I grew up in a family and community full of dreamers and imaginers. I have worked with – and in – communities of folks imagining a world of equity and equality, of justice and compassion, and a system for living where we respect and care for our Mother Earth. She gives us all we need, and more, to sustain ourselves and care for our fellow beings.
I believe we are now in a period of re-creation. (“Re-create” is one of the “4R’s” that guide the NCCJC’s approach to climate justice organizing. Those who focus on this “R” invent and put in place new ways of doing and being and create just institutions, forms of leadership and community organization that take the place of broken cultural forms). The Covid-19 pandemic is revealing the inequities, discrepancies, and errors of the current system in which we live that separates humans from our environment and our Mother and encourages a spirit of disrespect and exclusion. We cannot separate from our Mother or harness her attributes for the gain of few in the midst of the suffering of many. Refocusing on love and respect for our Mother is the key to the re-creation of a just transition we so desperately need to survive.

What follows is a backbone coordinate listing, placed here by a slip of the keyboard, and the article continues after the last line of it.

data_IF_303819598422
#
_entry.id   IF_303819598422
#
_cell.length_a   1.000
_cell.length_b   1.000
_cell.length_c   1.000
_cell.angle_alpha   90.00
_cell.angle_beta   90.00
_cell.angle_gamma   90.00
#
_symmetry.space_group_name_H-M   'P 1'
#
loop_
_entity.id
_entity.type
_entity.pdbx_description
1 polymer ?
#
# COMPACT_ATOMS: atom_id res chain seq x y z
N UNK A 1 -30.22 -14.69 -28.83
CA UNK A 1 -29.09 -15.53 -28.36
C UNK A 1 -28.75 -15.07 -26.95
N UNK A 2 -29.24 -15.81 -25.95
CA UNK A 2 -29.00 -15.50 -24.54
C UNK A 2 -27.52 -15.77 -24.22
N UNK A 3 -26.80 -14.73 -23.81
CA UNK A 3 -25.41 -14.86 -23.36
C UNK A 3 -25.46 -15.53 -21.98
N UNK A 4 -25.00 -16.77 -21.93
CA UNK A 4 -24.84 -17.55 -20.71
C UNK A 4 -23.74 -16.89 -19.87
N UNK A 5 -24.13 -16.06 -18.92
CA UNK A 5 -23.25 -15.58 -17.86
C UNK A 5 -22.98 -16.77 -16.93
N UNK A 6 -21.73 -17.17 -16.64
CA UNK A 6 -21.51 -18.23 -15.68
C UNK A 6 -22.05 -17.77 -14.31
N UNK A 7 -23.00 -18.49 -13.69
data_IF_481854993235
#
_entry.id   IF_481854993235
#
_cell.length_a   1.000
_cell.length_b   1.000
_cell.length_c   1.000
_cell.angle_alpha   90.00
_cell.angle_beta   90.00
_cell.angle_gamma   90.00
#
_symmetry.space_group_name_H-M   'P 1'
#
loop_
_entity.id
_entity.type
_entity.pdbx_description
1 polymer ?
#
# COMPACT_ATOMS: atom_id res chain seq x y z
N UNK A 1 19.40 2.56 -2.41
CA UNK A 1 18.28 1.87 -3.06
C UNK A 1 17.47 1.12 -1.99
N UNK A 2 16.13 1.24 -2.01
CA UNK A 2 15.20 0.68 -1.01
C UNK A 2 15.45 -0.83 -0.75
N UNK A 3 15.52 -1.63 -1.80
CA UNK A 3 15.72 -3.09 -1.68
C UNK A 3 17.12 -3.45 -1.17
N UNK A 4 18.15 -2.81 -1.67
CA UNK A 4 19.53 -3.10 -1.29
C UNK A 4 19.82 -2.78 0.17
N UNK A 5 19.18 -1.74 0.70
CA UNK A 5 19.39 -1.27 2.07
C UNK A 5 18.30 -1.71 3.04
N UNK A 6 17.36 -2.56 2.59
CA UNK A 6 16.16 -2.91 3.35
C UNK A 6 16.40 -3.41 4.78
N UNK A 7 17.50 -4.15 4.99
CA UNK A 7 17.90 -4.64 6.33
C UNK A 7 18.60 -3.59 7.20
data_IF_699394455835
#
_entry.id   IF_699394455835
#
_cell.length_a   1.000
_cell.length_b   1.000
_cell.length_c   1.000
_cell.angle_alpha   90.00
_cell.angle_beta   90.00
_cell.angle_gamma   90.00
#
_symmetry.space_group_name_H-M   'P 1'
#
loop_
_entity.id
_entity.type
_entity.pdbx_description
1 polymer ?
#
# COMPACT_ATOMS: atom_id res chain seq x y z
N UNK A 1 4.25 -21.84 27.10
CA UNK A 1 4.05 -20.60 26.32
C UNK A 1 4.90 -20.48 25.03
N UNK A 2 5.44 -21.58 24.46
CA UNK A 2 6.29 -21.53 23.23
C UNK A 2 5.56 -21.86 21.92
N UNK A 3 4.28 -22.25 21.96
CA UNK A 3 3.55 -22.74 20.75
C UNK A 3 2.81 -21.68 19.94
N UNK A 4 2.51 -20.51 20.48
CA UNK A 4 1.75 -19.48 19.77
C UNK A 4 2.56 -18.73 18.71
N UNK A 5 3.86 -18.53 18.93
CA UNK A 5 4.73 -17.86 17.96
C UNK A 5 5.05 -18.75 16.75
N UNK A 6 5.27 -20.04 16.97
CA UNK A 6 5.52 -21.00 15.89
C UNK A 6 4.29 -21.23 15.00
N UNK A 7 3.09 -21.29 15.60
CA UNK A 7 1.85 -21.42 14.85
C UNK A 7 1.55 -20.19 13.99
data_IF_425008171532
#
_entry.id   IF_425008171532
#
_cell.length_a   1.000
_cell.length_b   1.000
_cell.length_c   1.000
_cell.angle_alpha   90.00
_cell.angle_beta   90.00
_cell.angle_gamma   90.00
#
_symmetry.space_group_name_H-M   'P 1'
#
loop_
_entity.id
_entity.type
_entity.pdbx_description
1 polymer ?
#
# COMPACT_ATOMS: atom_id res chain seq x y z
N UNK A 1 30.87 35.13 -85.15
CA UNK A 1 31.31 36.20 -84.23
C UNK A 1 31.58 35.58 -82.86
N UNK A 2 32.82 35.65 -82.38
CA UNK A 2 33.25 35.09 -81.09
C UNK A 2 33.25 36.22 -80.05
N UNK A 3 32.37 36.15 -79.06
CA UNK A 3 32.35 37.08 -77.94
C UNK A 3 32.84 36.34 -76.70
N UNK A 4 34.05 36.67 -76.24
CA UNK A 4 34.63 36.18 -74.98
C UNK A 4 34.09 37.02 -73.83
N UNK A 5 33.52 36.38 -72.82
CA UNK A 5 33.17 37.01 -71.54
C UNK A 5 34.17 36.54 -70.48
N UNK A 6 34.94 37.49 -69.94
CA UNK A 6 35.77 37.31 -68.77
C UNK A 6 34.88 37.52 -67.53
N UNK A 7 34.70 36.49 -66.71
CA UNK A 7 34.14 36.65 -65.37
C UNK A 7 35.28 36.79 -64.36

I notice re-creation all around me. It’s neighbors, friends, and family calling, texting, and videoconferencing with each other to celebrate life events. It’s people in environmentally impacted communities organizing themselves in the name of health and rights as the EPA looks the other way. It’s good-hearted folks advocating for worker’s rights and getting funds to community members that have lost income. It’s people still coming to check that dear ones have what they need to eat daily and more: it’s groups of neighbors gathering food and holding food drives to support frontline communities in this pandemic. (Durham Mutual Aid, in my neighborhood, is one example of so many).
This is direct and satisfying evidence that we can support other humans with the same love and generosity, justice and care with which we treat our Mother. And from this we can create a new system.
Ayo Wilson is a member of the NCCJC Leadership Team.